“We believe that all people are capable of improving their own conditions. We believe that communities should own their visions of their futures. The problem we are here to solve is increasing their access to resources. We aim to reduce gatekeeping to the change we want to see in education. This is part of the message Hassan Hassan, CEO of 4.0 Schools, recently shared in a three-part series announcing 4.0’s new $15 Million Fund III. Before diving into the details of Fund III, it’s important to understand why 4.0 exists.

In Part I of Hassan’s series, he underscored that “4.0 is not a charity. We are not saviors. We are not the frontline leaders in every home, school, and neighborhood around the country doing the work that needs to get done day in and day out.” 4.0 is actually something more than all of this. They are connectors, coaches, and investor – and each of these roles plays out through 4.0’s Essential Fellowship and Tiny Fellowship programs.

Connectors and Coaches

Paramount to both of the Fellowship programs is the element of connecting and coaching. Fellows are connected with 4.0 staff, experts in the field, and program alumni during the course of their Fellowship. With the Essential Fellowship, aspiring founders receive coaching on “how to plan and run a short, discrete test of your idea.” In the Tiny Fellowship, aspiring founders learn how to take an idea to a proof point and they are coached in “how to plan, run, and evaluate a recurring, part-time pilot.”

As 4.0 looks to the next four years, the model of coaching and connecting will become more localized. In Part II of Hassan’s series, he noted, “4.0 will transition toward a distributed leadership model that moves all cash, coaching, community, and curriculum decisions and activities to representative alumni leaders in local communities across the country.” In practice, 4.0 has noted that this distributed leadership model will be driven primarily by alumni who will work in four areas:

  • Talent: Alumni leaders will coach each incoming class of fellows.
  • Ventures: Alumni investment committees will select and evaluate pilots.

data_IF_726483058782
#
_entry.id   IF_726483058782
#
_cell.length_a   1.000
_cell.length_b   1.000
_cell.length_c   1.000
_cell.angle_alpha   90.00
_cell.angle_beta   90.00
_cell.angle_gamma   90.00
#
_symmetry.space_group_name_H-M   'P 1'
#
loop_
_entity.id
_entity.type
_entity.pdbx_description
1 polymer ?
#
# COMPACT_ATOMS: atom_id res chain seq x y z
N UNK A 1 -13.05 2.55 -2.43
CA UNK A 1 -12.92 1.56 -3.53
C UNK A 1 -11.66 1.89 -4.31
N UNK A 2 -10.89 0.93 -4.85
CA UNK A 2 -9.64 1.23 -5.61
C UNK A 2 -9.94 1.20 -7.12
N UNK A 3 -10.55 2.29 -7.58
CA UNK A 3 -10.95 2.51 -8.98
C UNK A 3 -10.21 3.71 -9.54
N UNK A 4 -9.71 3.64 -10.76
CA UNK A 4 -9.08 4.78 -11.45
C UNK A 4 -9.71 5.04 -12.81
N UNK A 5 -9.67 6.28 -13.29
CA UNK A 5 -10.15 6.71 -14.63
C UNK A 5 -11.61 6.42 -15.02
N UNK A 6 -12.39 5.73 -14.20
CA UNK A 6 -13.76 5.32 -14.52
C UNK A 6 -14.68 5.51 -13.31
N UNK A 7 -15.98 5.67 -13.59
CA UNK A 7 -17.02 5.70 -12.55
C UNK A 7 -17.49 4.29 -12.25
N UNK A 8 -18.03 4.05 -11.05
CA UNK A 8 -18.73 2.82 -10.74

• Ecosystems: Alumni community builders will recruit future fellows and connect existing fellows within and across local communities.
  • Research: An independent collaborative of researchers will study the work to provide transparency, accountability, and continuous learning.

Investors in the Future of Learning

4.0 Schools has invested in more than 1,000 of its alumni over the past 8 years. Investments run the gamut from schools to programs to products (learn more about 4.0 alums here). What sets 4.0 apart is that they “invest relatively small dollar amounts in 10X more founders who have not yet quit their day job but have the technical expertise – and lived experiences grounded in the conditions they want to improve – to build the future of learning.” The relatively small investments are atypical of traditional educational philanthropy in that: 1) investments are made in the very early stages of an idea and 2) the smaller size of the investments means that more dollars can be given to more people. In Part II of Hassan’s series, he notes that the 4.0 strategy is one that “expands conventional wisdom in education philanthropy.”

As mentioned above, 4.0 will move towards distributed leadership where alumni will work in four areas. Those areas correspond to the areas 4.0 will pursue with its funding:

  • Talent: We will catalyze representation in education entrepreneurship.
  • Ventures: We will increase diligence in the earliest stages of investment.
  • Ecosystems: We will promote community ownership of education reform.
  • Research: We will advocate for smaller-scale pilots as more ethical R&D.

In 2013, we shared four reasons why every city in the country needs an organization like 4.0, and the reasons below still ring true today:

  1. They understand blended learning and can support teams in organizational design and tech integration (few shops are good at both);
  2. As a nonprofit, they are focused on impact, they take a longer view than accelerators, and will work on big problems;
  3. They build an innovation ecosystem by connecting educators and entrepreneurs; and
  4. They are the one organization that a superintendent, charter executive, chamber executive, and foundation executive could all get behind.

We look forward to seeing all of the innovative ideas that come to fruition as a result of 4.0’s Fund III. To learn more, view the Fund III Prospectus, sign up to be notified when the Fellowship application opens up in September, and be sure to read Hassan Hassan’s announcement of the fund.

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